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Tex Heart Inst J. 2013;40(4):403-9.

Feasibility of temporary biventricular pacing after off-pump coronary artery bypass grafting in patients with reduced left ventricular function.

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Departments of Medicine (Dr. Wang), Surgery (Drs. Naka, Smith, H. Spotnitz, M. Spotnitz, and Stewart, and Mr. Cabreriza and Ms Kelly), Pediatrics (Dr. Richmond), and Biostatistics (Dr. Cheng), Columbia University, New York, NY 10032; and National Heart and Lung Institute (Dr. Quinn), Imperial College London, Harefield Heart Science Centre, Harefield UB9 6JH, United Kingdom.


In selected patients undergoing cardiac surgery, our research group previously showed that optimized temporary biventricular pacing can increase cardiac output one hour after weaning from cardiopulmonary bypass. Whether pacing is effective after beating-heart surgery is unknown. Accordingly, in this study we examined the feasibility of temporary biventricular pacing after off-pump coronary artery bypass grafting. The effects of optimized pacing on cardiac output were measured with an electromagnetic aortic flow probe at the conclusion of surgery in 5 patients with a preoperative mean left ventricular ejection fraction of 0.26 (range, 0.15-0.35). Atrioventricular (7) and interventricular (9) delay settings were optimized in randomized order. Cardiac output with optimized biventricular pacing was 4.2 ± 0.7 L/min; in sinus rhythm, it was 3.8 ± 0.5 L/min. Atrial pacing at a matched heart rate resulted in cardiac output intermediate to that of sinus rhythm and biventricular pacing (4 ± 0.6 L/min). Optimization of atrioventricular and interventricular delay, in comparison with nominal settings, trended toward increased flow. This study shows that temporary biventricular pacing is feasible in patients with preoperative left ventricular dysfunction who are undergoing off-pump coronary artery bypass grafting. Further study of the possible clinical benefits of this intervention is warranted.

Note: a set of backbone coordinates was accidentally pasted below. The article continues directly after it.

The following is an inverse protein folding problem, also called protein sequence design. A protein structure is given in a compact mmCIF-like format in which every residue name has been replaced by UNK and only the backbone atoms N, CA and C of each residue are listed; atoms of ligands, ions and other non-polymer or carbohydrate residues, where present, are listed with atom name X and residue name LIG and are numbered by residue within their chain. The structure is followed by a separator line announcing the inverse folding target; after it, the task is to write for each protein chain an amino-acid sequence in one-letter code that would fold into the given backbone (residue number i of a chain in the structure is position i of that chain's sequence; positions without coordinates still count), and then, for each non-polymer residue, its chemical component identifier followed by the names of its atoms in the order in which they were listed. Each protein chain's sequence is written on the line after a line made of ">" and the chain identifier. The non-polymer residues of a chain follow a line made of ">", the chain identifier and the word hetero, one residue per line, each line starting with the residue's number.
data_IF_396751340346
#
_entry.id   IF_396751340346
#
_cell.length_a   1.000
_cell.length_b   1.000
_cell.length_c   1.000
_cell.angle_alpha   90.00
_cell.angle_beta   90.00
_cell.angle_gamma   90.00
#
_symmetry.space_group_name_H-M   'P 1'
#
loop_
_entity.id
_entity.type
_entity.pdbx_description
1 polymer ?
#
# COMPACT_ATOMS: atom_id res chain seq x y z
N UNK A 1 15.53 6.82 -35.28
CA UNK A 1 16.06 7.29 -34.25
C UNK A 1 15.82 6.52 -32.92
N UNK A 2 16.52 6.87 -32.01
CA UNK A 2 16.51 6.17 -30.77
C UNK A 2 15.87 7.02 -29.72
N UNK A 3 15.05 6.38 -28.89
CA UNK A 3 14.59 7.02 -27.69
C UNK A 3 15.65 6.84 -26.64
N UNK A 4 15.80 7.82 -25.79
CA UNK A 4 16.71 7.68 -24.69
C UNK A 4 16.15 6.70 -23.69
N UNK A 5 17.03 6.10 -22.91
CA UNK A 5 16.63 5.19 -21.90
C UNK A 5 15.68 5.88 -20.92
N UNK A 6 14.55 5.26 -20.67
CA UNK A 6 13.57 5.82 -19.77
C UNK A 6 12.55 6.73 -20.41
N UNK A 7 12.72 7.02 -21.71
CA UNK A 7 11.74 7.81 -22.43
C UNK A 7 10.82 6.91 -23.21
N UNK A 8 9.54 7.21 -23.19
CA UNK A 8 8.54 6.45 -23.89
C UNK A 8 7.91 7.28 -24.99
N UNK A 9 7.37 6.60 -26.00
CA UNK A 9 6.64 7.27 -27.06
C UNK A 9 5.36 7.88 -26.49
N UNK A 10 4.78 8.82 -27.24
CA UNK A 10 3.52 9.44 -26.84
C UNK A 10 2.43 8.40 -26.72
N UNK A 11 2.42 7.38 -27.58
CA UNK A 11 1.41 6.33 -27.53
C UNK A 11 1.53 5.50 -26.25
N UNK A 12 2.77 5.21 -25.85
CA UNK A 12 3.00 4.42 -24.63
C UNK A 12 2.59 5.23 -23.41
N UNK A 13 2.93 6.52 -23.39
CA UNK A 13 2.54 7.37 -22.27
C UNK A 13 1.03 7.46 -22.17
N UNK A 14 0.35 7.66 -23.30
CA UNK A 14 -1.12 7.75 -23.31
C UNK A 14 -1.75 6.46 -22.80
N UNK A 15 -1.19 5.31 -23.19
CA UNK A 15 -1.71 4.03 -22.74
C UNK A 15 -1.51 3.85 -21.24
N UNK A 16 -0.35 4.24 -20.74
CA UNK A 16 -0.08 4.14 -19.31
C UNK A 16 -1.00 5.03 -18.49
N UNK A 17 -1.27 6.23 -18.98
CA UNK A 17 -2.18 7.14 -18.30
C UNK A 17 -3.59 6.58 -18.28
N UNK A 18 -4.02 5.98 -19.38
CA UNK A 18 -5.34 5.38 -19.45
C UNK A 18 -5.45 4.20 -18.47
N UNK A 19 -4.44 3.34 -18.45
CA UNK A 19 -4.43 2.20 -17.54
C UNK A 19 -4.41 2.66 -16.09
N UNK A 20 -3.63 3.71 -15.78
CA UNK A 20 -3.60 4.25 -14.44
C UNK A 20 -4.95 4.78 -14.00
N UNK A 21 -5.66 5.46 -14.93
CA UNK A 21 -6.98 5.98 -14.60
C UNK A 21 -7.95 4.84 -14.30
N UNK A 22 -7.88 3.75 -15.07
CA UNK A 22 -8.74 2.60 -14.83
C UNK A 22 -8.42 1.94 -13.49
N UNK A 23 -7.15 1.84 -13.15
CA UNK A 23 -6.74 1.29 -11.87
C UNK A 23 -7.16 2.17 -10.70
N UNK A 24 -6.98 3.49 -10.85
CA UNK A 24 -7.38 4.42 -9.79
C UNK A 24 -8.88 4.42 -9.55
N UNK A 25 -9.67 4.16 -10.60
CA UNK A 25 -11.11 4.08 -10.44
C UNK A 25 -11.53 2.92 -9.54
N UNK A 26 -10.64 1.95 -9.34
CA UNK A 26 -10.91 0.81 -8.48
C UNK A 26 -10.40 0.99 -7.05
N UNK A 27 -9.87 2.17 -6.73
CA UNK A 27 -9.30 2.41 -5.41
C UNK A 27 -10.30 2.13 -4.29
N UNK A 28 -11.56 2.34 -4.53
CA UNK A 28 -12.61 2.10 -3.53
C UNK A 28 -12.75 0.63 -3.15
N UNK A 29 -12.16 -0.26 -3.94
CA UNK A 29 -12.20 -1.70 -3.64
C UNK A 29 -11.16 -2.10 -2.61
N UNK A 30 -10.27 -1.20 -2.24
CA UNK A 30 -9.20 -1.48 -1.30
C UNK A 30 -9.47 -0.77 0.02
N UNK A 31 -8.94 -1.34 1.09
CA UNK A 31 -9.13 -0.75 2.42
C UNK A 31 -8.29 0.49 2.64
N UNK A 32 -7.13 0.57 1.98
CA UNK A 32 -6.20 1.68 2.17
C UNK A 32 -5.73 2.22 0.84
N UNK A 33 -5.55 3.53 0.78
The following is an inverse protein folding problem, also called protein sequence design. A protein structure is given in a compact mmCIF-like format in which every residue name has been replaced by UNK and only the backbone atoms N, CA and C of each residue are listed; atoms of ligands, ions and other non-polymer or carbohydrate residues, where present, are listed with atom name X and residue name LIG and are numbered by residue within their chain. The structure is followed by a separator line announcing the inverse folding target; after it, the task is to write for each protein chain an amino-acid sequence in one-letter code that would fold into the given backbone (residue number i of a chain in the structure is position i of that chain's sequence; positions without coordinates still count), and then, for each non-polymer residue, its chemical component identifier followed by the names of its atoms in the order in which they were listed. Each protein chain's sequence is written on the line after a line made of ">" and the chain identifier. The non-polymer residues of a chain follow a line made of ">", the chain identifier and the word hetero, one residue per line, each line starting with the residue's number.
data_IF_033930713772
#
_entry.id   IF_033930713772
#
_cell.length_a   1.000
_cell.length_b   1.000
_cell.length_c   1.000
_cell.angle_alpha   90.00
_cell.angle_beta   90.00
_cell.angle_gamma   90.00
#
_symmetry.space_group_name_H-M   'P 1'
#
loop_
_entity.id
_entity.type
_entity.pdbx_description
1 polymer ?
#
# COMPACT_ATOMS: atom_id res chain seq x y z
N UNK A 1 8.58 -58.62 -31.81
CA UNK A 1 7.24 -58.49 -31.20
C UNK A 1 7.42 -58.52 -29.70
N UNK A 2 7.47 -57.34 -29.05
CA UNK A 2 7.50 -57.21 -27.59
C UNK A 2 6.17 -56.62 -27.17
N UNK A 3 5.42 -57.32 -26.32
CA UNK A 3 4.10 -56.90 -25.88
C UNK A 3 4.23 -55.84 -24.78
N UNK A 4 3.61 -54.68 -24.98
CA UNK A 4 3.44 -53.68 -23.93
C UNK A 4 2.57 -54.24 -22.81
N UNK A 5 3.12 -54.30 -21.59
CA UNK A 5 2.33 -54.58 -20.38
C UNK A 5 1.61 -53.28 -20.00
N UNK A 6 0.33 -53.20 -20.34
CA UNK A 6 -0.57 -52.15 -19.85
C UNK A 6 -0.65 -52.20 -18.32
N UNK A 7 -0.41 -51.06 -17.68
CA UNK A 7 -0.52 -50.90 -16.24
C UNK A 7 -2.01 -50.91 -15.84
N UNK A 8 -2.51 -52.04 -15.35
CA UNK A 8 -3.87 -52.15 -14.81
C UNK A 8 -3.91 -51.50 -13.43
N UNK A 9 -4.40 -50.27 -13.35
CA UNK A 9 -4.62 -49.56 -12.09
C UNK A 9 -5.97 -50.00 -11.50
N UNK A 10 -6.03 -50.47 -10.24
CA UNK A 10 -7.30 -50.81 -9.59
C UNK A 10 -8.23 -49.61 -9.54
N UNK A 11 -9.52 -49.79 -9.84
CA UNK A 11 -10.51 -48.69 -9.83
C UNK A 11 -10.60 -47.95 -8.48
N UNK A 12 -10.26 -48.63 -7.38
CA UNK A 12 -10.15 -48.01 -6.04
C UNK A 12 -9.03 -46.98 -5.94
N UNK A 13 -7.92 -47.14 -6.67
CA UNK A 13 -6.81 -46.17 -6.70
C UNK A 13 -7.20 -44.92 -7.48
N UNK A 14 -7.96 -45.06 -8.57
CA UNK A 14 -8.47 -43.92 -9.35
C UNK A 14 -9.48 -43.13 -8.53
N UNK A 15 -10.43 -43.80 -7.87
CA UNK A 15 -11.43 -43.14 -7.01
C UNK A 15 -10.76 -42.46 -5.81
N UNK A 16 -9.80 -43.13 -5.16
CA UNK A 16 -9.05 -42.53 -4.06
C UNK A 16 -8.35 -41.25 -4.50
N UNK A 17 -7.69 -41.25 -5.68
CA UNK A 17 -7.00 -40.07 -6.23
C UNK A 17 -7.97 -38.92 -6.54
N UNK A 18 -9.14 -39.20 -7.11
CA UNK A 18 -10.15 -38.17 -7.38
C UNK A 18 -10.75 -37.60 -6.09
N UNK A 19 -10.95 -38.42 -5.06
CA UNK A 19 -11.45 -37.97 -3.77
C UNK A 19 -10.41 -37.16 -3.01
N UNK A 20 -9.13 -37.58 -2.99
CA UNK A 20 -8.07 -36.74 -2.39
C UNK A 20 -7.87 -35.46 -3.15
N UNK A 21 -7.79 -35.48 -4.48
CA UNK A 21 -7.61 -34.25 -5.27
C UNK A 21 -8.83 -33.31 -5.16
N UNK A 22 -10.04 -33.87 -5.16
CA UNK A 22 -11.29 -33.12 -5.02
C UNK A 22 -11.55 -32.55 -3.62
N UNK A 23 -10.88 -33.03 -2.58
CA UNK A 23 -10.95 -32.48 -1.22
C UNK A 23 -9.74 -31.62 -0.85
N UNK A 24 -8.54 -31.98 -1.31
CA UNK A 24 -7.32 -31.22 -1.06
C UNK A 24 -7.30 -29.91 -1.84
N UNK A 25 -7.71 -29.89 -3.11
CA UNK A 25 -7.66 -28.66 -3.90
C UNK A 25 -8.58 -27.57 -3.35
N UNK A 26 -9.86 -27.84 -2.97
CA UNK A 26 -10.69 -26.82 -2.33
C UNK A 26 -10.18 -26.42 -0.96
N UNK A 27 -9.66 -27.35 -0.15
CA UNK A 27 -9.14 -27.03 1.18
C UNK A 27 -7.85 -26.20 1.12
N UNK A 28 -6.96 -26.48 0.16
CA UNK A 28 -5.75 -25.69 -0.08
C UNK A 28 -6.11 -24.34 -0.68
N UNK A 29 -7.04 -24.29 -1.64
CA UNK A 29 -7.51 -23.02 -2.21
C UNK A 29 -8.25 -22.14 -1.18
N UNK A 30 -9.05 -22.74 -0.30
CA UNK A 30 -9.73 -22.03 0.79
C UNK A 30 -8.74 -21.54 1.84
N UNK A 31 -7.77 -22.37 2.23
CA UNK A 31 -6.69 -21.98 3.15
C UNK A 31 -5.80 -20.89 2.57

Arrhythmias, cardiac/therapy; cardiac output, low/therapy; cardiac pacing, artificial/methods; heart failure/therapy; stroke volume; ventricular dysfunction, left/complications/prevention & control

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